DMAE Tri-M Benefit Concert Draws Crowd

Cabaret to Help Rohingya Refugees

DMAEs proud musicians

DMAE’s proud musicians

Music is about a community, and a big part of community is giving back to charity.

— Kyle Castillo

On June 7, 2018, the DMAE Tri-Music Club held a Cabaret for a Cause. This year the event was held to raise money for Muslim refugees of Myanmar. Twenty-five people performed in the event that was both sad and uplifting, and audience members felt the same emotions as the performers.

“There’s so many things about the Cabaret, it’s impossible to praise just one: the atmosphere, the food, the fact that we’re doing this for a good cause,” senior Kyle Castillo said. “Everything makes it all the more sweet,” he added.

Music teacher Sandra Melzter organized the event with the help of English teacher Mindy Rochman. The night was divided into four sets with ten minute breaks and ran from 6:30-9:30 p.m. Dinner and dessert were included in the ticket price and everyone in the show contributed to the meal.

The Cabaret began with Ms. Meltzer not only congratulating the performers about to perform, but also explaining the “cause” for the fundraiser. She told of how there are currently hundreds of thousands of Rohingya, a Muslim ethnic group, who are the victims of savage persecution in their native homeland of Myanmar. Details were provided in the program in an editorial written by Jazz Band member Asim Qureshi.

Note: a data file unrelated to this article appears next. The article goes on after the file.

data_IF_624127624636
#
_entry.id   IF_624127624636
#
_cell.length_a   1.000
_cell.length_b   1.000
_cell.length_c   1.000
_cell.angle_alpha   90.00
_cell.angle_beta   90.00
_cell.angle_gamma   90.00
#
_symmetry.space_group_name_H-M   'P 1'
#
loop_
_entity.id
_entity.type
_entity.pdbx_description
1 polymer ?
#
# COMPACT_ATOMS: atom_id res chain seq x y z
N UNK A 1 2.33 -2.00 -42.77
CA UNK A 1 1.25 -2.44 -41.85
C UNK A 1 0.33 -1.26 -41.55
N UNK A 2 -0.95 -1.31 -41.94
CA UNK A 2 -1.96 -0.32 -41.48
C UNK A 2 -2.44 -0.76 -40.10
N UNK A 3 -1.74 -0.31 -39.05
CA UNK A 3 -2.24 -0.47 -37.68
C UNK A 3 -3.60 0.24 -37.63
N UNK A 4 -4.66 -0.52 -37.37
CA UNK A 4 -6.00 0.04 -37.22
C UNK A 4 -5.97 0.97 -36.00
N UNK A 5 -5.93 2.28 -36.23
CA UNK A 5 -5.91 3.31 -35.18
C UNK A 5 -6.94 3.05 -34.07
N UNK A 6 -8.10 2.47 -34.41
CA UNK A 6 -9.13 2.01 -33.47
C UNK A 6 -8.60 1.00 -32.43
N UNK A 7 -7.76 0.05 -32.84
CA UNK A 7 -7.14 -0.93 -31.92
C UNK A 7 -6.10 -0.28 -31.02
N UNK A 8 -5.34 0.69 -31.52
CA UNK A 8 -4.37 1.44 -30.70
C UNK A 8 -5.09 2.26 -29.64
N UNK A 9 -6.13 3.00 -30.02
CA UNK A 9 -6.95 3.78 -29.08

“Genocide is inconceivable to me,” Ms. Meltzer remarked.

However, the seriousness of the cause did not dampen the spirits or energy of the performers, especially the jazz band. The seven-member group ignited the evening with an energetic rendition of Family Guy including bombastic trumpets and a strong bass and drum line. They also played “Livin la Vida Loca,” and  “Fly Me to the Moon.”

Yet they did not forget the cause of the event.

“Music is about a community, and a big part of community is giving back to charity,” Kyle, who was solo trumpet player of the jazz band, said.

Other performances included “Someone Like You” covered by Senior Diondra Curtis, “Location” by Darione Rogers, “Lilac Wine” by Bonnie Godoy, “Blackbird” by Jeo Dela Cruz, and “And So It Goes,” by Kyle Castillo. Each and every performer put their heart into every note.

Great turnout!

Highlights of the Cabaret were junior Veronica Papianni’s emotional rendition of “Maybe this Time” that moved her mother to tears, and freshman Sebin Bok’s and Jerry Wang’s dynamic violin and piano performance of “Praeludium and Allegro” that galvanized the audience into a standing ovation and loud applause. Junior Zoe Papianni inspired laughter in the audience with the fun song “I Could be Jewish for You,” and senior Paul Luna drew more tears when he played the guitar and sang an original song “Don’t Cry” about his painful separation from his sister.

“It’s quite hard for me. I wish I could see her,” he explained as he introduced the song.

Kyle and sophomore Enrique Cortezano concluded the night with a duet from the Greatest Showman called “The Other Side,” leaving parents, alumni (including Josh Castillo and Emily Dubon), teachers and students with a lasting good feeling.

Kyle and Enrico putting on a show

“In a way, this year’s Cabaret was different because it’s my last one. There’s the same objective, which is to make music and raise money, and that’s what the Cabaret has always been about. But leaving adds a tint of sadness,” Kyle said.

The Cabaret for a Cause was a considerable success. The Tri-Music Honor Society surpassed its goal of $1,000, and the show sold out completely in support of the Rohingya.